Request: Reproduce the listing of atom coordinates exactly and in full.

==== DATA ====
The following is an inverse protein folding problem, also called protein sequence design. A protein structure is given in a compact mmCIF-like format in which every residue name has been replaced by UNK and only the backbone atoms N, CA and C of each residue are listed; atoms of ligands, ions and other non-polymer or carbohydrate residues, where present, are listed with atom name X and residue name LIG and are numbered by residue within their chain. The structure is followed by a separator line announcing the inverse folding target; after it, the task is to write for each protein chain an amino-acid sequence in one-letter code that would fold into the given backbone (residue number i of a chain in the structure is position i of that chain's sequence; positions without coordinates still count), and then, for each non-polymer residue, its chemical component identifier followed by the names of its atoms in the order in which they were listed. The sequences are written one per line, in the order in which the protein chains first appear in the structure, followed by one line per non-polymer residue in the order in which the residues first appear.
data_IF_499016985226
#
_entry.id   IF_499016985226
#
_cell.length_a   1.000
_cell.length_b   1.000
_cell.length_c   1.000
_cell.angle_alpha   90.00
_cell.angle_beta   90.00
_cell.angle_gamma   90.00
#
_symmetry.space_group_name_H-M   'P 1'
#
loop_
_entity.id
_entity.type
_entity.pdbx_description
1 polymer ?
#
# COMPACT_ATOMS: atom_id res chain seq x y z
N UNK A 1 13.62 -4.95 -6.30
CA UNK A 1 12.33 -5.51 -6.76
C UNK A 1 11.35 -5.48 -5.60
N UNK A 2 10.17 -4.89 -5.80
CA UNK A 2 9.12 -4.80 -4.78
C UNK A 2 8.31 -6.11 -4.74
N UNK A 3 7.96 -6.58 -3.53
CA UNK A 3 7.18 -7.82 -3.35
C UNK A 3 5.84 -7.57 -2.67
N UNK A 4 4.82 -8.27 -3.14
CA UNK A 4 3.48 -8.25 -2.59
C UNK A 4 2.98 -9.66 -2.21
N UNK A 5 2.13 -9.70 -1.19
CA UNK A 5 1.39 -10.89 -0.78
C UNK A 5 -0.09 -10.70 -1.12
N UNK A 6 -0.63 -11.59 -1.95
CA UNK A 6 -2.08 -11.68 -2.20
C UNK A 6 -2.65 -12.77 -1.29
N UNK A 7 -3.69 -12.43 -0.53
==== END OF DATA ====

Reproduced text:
The following is an inverse protein folding problem, also called protein sequence design. A protein structure is given in a compact mmCIF-like format in which every residue name has been replaced by UNK and only the backbone atoms N, CA and C of each residue are listed; atoms of ligands, ions and other non-polymer or carbohydrate residues, where present, are listed with atom name X and residue name LIG and are numbered by residue within their chain. The structure is followed by a separator line announcing the inverse folding target; after it, the task is to write for each protein chain an amino-acid sequence in one-letter code that would fold into the given backbone (residue number i of a chain in the structure is position i of that chain's sequence; positions without coordinates still count), and then, for each non-polymer residue, its chemical component identifier followed by the names of its atoms in the order in which they were listed. The sequences are written one per line, in the order in which the protein chains first appear in the structure, followed by one line per non-polymer residue in the order in which the residues first appear.
data_IF_499016985226
#
_entry.id   IF_499016985226
#
_cell.length_a   1.000
_cell.length_b   1.000
_cell.length_c   1.000
_cell.angle_alpha   90.00
_cell.angle_beta   90.00
_cell.angle_gamma   90.00
#
_symmetry.space_group_name_H-M   'P 1'
#
loop_
_entity.id
_entity.type
_entity.pdbx_description
1 polymer ?
#
# COMPACT_ATOMS: atom_id res chain seq x y z
N UNK A 1 13.62 -4.95 -6.30
CA UNK A 1 12.33 -5.51 -6.76
C UNK A 1 11.35 -5.48 -5.60
N UNK A 2 10.17 -4.89 -5.80
CA UNK A 2 9.12 -4.80 -4.78
C UNK A 2 8.31 -6.11 -4.74
N UNK A 3 7.96 -6.58 -3.53
CA UNK A 3 7.18 -7.82 -3.35
C UNK A 3 5.84 -7.57 -2.67
N UNK A 4 4.82 -8.27 -3.14
CA UNK A 4 3.48 -8.25 -2.59
C UNK A 4 2.98 -9.66 -2.21
N UNK A 5 2.13 -9.70 -1.19
CA UNK A 5 1.39 -10.89 -0.78
C UNK A 5 -0.09 -10.70 -1.12
N UNK A 6 -0.63 -11.59 -1.95
CA UNK A 6 -2.08 -11.68 -2.20
C UNK A 6 -2.65 -12.77 -1.29
N UNK A 7 -3.69 -12.43 -0.53